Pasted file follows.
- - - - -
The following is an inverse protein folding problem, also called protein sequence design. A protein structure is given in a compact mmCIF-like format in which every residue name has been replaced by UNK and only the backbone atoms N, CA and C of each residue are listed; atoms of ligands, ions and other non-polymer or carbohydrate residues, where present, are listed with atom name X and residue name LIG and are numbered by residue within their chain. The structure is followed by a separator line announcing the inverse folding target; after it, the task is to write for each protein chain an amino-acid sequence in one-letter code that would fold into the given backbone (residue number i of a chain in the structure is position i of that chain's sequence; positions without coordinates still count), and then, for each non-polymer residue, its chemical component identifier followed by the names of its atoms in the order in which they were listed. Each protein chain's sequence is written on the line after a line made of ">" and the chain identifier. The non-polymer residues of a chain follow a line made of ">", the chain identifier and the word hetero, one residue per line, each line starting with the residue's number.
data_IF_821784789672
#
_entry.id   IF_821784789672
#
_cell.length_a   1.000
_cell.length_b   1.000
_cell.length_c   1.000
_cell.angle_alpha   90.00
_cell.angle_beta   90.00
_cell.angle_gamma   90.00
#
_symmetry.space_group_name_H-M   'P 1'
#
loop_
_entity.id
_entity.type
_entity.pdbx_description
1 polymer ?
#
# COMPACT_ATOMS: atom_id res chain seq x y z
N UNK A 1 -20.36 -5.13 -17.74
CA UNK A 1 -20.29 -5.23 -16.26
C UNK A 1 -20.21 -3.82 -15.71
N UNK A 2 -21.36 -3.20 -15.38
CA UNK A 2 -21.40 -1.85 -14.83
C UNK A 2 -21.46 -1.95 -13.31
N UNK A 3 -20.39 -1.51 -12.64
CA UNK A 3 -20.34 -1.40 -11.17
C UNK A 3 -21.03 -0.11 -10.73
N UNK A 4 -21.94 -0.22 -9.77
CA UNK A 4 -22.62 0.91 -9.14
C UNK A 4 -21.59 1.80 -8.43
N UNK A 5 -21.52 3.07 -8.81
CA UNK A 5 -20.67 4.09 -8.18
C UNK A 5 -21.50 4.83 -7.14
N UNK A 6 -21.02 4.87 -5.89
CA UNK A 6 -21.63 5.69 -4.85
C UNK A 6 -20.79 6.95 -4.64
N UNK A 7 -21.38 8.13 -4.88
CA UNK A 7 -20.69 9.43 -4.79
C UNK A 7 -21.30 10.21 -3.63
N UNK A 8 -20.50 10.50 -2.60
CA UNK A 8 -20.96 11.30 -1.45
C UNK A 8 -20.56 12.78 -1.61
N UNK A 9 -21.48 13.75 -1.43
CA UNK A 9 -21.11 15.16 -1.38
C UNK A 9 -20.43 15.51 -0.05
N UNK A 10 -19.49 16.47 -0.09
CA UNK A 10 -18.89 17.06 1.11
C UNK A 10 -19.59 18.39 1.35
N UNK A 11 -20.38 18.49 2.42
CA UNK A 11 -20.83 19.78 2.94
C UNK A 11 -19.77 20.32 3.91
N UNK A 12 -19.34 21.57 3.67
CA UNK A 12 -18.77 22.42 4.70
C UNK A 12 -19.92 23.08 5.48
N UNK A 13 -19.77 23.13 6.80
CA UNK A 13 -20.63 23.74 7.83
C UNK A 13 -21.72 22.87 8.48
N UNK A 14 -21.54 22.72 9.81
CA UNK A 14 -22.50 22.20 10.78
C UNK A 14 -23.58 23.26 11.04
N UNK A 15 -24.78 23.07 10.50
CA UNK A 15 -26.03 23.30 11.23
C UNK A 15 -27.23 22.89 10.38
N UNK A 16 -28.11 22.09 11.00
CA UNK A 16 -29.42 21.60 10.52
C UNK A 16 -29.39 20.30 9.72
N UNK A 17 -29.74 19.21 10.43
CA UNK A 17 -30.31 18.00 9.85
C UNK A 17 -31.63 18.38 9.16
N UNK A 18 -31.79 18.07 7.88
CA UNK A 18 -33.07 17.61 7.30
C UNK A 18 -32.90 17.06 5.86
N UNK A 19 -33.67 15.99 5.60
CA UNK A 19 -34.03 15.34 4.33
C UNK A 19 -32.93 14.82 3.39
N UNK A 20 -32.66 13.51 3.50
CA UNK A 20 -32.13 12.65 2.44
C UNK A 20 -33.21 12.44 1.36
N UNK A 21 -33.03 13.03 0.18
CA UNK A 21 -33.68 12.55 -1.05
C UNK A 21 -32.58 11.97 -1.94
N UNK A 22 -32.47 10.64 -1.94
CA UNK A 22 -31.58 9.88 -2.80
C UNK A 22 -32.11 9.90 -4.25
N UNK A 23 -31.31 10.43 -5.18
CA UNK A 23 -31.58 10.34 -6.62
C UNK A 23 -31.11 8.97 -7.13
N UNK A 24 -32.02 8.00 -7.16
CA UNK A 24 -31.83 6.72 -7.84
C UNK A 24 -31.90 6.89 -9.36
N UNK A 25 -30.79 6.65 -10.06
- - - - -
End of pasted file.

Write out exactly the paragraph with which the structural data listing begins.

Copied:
The following is an inverse protein folding problem, also called protein sequence design. A protein structure is given in a compact mmCIF-like format in which every residue name has been replaced by UNK and only the backbone atoms N, CA and C of each residue are listed; atoms of ligands, ions and other non-polymer or carbohydrate residues, where present, are listed with atom name X and residue name LIG and are numbered by residue within their chain. The structure is followed by a separator line announcing the inverse folding target; after it, the task is to write for each protein chain an amino-acid sequence in one-letter code that would fold into the given backbone (residue number i of a chain in the structure is position i of that chain's sequence; positions without coordinates still count), and then, for each non-polymer residue, its chemical component identifier followed by the names of its atoms in the order in which they were listed. Each protein chain's sequence is written on the line after a line made of ">" and the chain identifier. The non-polymer residues of a chain follow a line made of ">", the chain identifier and the word hetero, one residue per line, each line starting with the residue's number.